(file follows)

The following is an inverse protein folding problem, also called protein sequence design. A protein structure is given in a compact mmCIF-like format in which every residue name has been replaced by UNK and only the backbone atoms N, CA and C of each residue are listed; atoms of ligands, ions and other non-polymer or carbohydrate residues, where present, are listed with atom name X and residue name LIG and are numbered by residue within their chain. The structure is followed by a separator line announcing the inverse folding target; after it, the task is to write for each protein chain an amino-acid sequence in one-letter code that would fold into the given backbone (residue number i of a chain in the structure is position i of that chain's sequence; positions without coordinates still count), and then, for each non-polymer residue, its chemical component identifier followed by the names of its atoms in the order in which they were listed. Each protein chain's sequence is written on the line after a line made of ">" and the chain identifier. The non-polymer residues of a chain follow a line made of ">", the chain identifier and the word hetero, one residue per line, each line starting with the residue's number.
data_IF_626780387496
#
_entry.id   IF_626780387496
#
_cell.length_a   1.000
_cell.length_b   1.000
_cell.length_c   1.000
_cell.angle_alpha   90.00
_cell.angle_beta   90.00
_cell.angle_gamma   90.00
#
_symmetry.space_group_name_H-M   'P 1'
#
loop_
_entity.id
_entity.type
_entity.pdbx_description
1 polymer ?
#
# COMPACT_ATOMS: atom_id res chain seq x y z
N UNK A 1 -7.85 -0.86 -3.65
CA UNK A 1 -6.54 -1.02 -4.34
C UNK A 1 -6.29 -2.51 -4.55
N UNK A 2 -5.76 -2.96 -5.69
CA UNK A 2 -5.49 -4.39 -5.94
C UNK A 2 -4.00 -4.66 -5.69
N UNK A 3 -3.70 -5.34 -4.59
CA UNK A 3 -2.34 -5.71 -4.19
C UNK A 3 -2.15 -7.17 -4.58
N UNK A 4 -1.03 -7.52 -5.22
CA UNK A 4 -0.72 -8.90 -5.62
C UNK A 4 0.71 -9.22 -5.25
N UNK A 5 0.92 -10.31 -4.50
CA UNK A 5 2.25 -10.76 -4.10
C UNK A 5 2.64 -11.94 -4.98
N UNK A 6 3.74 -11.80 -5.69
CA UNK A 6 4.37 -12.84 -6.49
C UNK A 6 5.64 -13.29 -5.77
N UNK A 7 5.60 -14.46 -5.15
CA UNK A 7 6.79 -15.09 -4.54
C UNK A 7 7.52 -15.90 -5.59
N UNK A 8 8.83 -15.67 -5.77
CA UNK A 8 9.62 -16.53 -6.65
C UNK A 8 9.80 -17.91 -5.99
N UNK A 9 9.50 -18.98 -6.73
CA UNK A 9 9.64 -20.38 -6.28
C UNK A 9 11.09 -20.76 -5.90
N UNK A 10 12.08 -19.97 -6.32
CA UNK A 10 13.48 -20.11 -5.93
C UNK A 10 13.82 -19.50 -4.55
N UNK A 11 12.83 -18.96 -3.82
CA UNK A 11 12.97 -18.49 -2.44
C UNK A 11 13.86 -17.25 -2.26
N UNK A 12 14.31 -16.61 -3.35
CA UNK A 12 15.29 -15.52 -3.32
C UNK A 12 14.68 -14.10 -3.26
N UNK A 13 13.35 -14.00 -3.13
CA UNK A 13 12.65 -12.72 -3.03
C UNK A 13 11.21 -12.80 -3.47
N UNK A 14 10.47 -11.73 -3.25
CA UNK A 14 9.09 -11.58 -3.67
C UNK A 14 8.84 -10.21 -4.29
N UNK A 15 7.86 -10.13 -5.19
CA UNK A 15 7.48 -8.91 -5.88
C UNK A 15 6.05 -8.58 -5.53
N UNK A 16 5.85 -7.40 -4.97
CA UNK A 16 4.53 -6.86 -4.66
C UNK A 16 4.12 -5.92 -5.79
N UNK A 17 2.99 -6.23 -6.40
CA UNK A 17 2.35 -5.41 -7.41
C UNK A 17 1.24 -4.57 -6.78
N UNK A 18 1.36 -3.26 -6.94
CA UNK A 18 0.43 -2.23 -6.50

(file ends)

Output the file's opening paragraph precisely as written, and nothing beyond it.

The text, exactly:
The following is an inverse protein folding problem, also called protein sequence design. A protein structure is given in a compact mmCIF-like format in which every residue name has been replaced by UNK and only the backbone atoms N, CA and C of each residue are listed; atoms of ligands, ions and other non-polymer or carbohydrate residues, where present, are listed with atom name X and residue name LIG and are numbered by residue within their chain. The structure is followed by a separator line announcing the inverse folding target; after it, the task is to write for each protein chain an amino-acid sequence in one-letter code that would fold into the given backbone (residue number i of a chain in the structure is position i of that chain's sequence; positions without coordinates still count), and then, for each non-polymer residue, its chemical component identifier followed by the names of its atoms in the order in which they were listed. Each protein chain's sequence is written on the line after a line made of ">" and the chain identifier. The non-polymer residues of a chain follow a line made of ">", the chain identifier and the word hetero, one residue per line, each line starting with the residue's number.